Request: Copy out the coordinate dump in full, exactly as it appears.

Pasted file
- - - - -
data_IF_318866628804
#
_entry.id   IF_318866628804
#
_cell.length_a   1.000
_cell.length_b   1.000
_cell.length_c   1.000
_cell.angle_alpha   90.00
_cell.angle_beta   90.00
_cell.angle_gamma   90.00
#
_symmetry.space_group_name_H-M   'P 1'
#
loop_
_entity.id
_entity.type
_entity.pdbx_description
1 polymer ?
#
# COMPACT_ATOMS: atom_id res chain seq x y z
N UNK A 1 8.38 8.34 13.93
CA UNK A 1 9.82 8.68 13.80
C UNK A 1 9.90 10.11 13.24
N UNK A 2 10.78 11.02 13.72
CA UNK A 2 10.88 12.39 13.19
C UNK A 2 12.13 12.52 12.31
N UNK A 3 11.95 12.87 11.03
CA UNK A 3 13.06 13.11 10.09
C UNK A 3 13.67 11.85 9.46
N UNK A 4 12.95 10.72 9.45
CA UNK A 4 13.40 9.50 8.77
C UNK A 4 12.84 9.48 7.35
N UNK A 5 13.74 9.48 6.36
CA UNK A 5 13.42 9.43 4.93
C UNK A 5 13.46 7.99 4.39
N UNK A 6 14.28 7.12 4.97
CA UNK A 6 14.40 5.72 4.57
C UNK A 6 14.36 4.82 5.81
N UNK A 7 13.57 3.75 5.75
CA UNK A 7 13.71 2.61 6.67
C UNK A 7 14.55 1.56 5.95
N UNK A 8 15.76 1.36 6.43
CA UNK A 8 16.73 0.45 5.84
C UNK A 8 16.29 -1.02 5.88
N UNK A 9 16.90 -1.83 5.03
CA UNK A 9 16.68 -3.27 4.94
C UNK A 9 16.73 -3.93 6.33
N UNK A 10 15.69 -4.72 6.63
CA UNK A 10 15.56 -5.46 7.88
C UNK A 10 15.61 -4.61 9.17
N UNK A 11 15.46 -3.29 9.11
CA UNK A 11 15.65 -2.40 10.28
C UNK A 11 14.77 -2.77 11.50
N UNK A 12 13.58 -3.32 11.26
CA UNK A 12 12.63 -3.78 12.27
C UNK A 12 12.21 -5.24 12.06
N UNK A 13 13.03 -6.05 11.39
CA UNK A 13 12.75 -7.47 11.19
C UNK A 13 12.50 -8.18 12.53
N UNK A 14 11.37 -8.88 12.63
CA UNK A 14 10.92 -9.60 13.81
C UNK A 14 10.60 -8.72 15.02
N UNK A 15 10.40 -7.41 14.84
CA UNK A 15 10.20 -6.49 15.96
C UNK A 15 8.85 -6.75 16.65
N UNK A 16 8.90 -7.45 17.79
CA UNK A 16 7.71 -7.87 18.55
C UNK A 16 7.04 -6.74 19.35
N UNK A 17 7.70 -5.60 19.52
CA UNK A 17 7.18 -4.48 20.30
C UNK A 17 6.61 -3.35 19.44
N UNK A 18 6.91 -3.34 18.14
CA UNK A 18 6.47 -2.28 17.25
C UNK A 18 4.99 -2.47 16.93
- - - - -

data_IF_318866628804
#
_entry.id   IF_318866628804
#
_cell.length_a   1.000
_cell.length_b   1.000
_cell.length_c   1.000
_cell.angle_alpha   90.00
_cell.angle_beta   90.00
_cell.angle_gamma   90.00
#
_symmetry.space_group_name_H-M   'P 1'
#
loop_
_entity.id
_entity.type
_entity.pdbx_description
1 polymer ?
#
# COMPACT_ATOMS: atom_id res chain seq x y z
N UNK A 1 8.38 8.34 13.93
CA UNK A 1 9.82 8.68 13.80
C UNK A 1 9.90 10.11 13.24
N UNK A 2 10.78 11.02 13.72
CA UNK A 2 10.88 12.39 13.19
C UNK A 2 12.13 12.52 12.31
N UNK A 3 11.95 12.87 11.03
CA UNK A 3 13.06 13.11 10.09
C UNK A 3 13.67 11.85 9.46
N UNK A 4 12.95 10.72 9.45
CA UNK A 4 13.40 9.50 8.77
C UNK A 4 12.84 9.48 7.35
N UNK A 5 13.74 9.48 6.36
CA UNK A 5 13.42 9.43 4.93
C UNK A 5 13.46 7.99 4.39
N UNK A 6 14.28 7.12 4.97
CA UNK A 6 14.40 5.72 4.57
C UNK A 6 14.36 4.82 5.81
N UNK A 7 13.57 3.75 5.75
CA UNK A 7 13.71 2.61 6.67
C UNK A 7 14.55 1.56 5.95
N UNK A 8 15.76 1.36 6.43
CA UNK A 8 16.73 0.45 5.84
C UNK A 8 16.29 -1.02 5.88
N UNK A 9 16.90 -1.83 5.03
CA UNK A 9 16.68 -3.27 4.94
C UNK A 9 16.73 -3.93 6.33
N UNK A 10 15.69 -4.72 6.63
CA UNK A 10 15.56 -5.46 7.88
C UNK A 10 15.61 -4.61 9.17
N UNK A 11 15.46 -3.29 9.11
CA UNK A 11 15.65 -2.40 10.28
C UNK A 11 14.77 -2.77 11.50
N UNK A 12 13.58 -3.32 11.26
CA UNK A 12 12.63 -3.78 12.27
C UNK A 12 12.21 -5.24 12.06
N UNK A 13 13.03 -6.05 11.39
CA UNK A 13 12.75 -7.47 11.19
C UNK A 13 12.50 -8.18 12.53
N UNK A 14 11.37 -8.88 12.63
CA UNK A 14 10.92 -9.60 13.81
C UNK A 14 10.60 -8.72 15.02
N UNK A 15 10.40 -7.41 14.84
CA UNK A 15 10.20 -6.49 15.96
C UNK A 15 8.85 -6.75 16.65
N UNK A 16 8.90 -7.45 17.79
CA UNK A 16 7.71 -7.87 18.55
C UNK A 16 7.04 -6.74 19.35
N UNK A 17 7.70 -5.60 19.52
CA UNK A 17 7.18 -4.48 20.30
C UNK A 17 6.61 -3.35 19.44
N UNK A 18 6.91 -3.34 18.14
CA UNK A 18 6.47 -2.28 17.25
C UNK A 18 4.99 -2.47 16.93